Winter 2015

Business and the Global Goals: time for companies to drive global progress

The Sustainable Development Goals (SDG) are the successor regime to the Millennium Development Goals (MDGs). The MDGs marked the first time that the world was able to come to a consensus and agree a plan for tackling the most intractable problems of our time. As such, the focus in planning the successor regime moved on to widening and deepening cooperation in the development agenda and setting more ambitious targets.

Role of business

Delivering the SDGs represents a challenge of far greater magnitude than that of the MDGs. The greatly expanded set of goals, from eight simple goals to 17 Goals and 169 targets – demands a much greater degree of understanding and sophistication than any government, development agency or NGO can coordinate alone regardless of how large they are. In addition, the cost of delivering the SDGs will be so great, they defy conception. It has been estimated that meeting the targets will cost as much as USD 2-3 trillion per annum over the fifteen year lifespan of the goals. Given the scale of the challenge and that the MDGs were only a partial success it was widely understood that the new regime needed to learn from past mistakes, mainly the failure to ensure that business was sufficiently involved from the earliest point.

Unlike in the case of the MDGs, businesses actively fed into the design and plans for financing of the SDGs through the UN Global Compact. The Addis Ababa Action Agenda for Financing the SDGs outcome document includes the private sector in its vision of “Multi-stakeholder partnerships” and calls for “the resources, knowledge and ingenuity of the private sector […] to mobilize and share knowledge, expertise, technology and financial resources, to complement the efforts of Governments […]” .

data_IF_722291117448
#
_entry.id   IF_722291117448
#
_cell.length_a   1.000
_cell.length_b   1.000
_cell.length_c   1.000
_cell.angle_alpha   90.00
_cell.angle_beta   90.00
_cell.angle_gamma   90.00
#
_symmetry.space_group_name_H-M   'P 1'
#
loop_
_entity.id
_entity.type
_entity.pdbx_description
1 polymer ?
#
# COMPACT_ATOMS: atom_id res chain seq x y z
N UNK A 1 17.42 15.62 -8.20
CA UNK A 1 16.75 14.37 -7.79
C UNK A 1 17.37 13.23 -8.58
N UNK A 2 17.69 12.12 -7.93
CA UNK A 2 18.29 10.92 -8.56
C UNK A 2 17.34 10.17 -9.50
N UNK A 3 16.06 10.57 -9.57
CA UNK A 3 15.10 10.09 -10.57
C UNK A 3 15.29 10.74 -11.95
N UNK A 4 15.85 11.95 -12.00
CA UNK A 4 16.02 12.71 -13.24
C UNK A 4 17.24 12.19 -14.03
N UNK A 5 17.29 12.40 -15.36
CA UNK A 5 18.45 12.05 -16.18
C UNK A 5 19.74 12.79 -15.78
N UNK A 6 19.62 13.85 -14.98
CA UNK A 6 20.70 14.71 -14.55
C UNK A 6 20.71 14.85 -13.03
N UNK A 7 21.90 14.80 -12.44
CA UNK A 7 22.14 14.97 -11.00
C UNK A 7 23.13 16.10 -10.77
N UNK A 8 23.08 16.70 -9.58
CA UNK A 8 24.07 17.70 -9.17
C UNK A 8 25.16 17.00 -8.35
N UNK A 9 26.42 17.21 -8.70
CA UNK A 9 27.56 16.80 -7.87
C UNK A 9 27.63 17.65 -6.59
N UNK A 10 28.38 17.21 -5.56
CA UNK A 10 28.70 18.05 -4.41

Increased power for companies

Working within country level partnerships to deliver the SDGs will give companies increased power, and as the cliché goes, “with great power comes great responsibility”. Business has unprecedented influence on sustainable development. Increasingly global in nature, possessing the knowledge and expertise to innovate and transform, with the scale and supply chain to bring those ideas to fruition; corporations can, and must take a leading role in delivering the SDGs.

Companies should advocate

But business needs to recognise that there is a real danger that due to the scale of national SDG partnership, civil society may get crowded out.  This may be particularly true for small local organisations and those attempting to influence governments on environmental and human rights issues. This is part of a wider closing space for civil society and companies can ensure that by engaging in partnership with government they also advocate for greater involvement of civil society and for tolerance of critical voices. After all, corporate leaders know that a lack of accountability is bad for business in the long run.

To find out more, please get in touch with our team by emailing advisory@cafonline.org

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